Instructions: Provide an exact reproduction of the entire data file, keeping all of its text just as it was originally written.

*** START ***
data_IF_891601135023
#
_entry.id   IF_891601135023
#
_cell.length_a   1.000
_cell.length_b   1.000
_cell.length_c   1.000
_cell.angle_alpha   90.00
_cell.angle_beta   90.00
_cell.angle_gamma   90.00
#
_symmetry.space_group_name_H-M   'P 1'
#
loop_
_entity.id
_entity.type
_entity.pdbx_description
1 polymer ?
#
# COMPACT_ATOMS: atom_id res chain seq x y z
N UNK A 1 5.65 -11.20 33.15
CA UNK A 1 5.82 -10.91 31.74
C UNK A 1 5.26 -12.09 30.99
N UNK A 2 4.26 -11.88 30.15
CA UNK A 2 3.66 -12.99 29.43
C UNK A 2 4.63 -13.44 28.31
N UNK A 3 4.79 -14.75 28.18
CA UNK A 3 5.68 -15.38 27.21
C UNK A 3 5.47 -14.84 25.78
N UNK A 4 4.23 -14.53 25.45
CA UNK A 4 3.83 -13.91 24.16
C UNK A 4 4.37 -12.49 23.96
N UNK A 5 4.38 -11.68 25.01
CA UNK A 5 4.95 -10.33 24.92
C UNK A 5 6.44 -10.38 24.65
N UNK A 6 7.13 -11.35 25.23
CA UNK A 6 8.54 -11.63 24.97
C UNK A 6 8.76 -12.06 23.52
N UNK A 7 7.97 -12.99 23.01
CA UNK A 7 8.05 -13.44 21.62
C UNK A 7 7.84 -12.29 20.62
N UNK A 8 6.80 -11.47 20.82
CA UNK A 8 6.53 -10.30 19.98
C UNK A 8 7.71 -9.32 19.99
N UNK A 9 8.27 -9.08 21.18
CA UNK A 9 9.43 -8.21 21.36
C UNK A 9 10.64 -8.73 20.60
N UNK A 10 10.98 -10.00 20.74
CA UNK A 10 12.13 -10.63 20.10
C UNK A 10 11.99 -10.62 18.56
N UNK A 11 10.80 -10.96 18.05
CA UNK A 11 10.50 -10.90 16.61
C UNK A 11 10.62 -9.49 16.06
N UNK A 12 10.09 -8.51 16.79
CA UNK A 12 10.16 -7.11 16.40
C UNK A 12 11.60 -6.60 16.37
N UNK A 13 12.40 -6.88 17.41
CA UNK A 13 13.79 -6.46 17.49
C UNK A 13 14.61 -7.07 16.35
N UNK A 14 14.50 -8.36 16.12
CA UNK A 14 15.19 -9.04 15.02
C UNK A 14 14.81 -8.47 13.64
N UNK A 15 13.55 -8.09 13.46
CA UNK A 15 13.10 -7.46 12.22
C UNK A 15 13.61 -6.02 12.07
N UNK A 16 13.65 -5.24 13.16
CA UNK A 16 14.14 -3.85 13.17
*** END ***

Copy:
data_IF_891601135023
#
_entry.id   IF_891601135023
#
_cell.length_a   1.000
_cell.length_b   1.000
_cell.length_c   1.000
_cell.angle_alpha   90.00
_cell.angle_beta   90.00
_cell.angle_gamma   90.00
#
_symmetry.space_group_name_H-M   'P 1'
#
loop_
_entity.id
_entity.type
_entity.pdbx_description
1 polymer ?
#
# COMPACT_ATOMS: atom_id res chain seq x y z
N UNK A 1 5.65 -11.20 33.15
CA UNK A 1 5.82 -10.91 31.74
C UNK A 1 5.26 -12.09 30.99
N UNK A 2 4.26 -11.88 30.15
CA UNK A 2 3.66 -12.99 29.43
C UNK A 2 4.63 -13.44 28.31
N UNK A 3 4.79 -14.75 28.18
CA UNK A 3 5.68 -15.38 27.21
C UNK A 3 5.47 -14.84 25.78
N UNK A 4 4.23 -14.53 25.45
CA UNK A 4 3.83 -13.91 24.16
C UNK A 4 4.37 -12.49 23.96
N UNK A 5 4.38 -11.68 25.01
CA UNK A 5 4.95 -10.33 24.92
C UNK A 5 6.44 -10.38 24.65
N UNK A 6 7.13 -11.35 25.23
CA UNK A 6 8.54 -11.63 24.97
C UNK A 6 8.76 -12.06 23.52
N UNK A 7 7.97 -12.99 23.01
CA UNK A 7 8.05 -13.44 21.62
C UNK A 7 7.84 -12.29 20.62
N UNK A 8 6.80 -11.47 20.82
CA UNK A 8 6.53 -10.30 19.98
C UNK A 8 7.71 -9.32 19.99
N UNK A 9 8.27 -9.08 21.18
CA UNK A 9 9.43 -8.21 21.36
C UNK A 9 10.64 -8.73 20.60
N UNK A 10 10.98 -10.00 20.74
CA UNK A 10 12.13 -10.63 20.10
C UNK A 10 11.99 -10.62 18.56
N UNK A 11 10.80 -10.96 18.05
CA UNK A 11 10.50 -10.90 16.61
C UNK A 11 10.62 -9.49 16.06
N UNK A 12 10.09 -8.51 16.79
CA UNK A 12 10.16 -7.11 16.40
C UNK A 12 11.60 -6.60 16.37
N UNK A 13 12.40 -6.88 17.41
CA UNK A 13 13.79 -6.46 17.49
C UNK A 13 14.61 -7.07 16.35
N UNK A 14 14.50 -8.36 16.12
CA UNK A 14 15.19 -9.04 15.02
C UNK A 14 14.81 -8.47 13.64
N UNK A 15 13.55 -8.09 13.46
CA UNK A 15 13.10 -7.46 12.22
C UNK A 15 13.61 -6.02 12.07
N UNK A 16 13.65 -5.24 13.16
CA UNK A 16 14.14 -3.85 13.17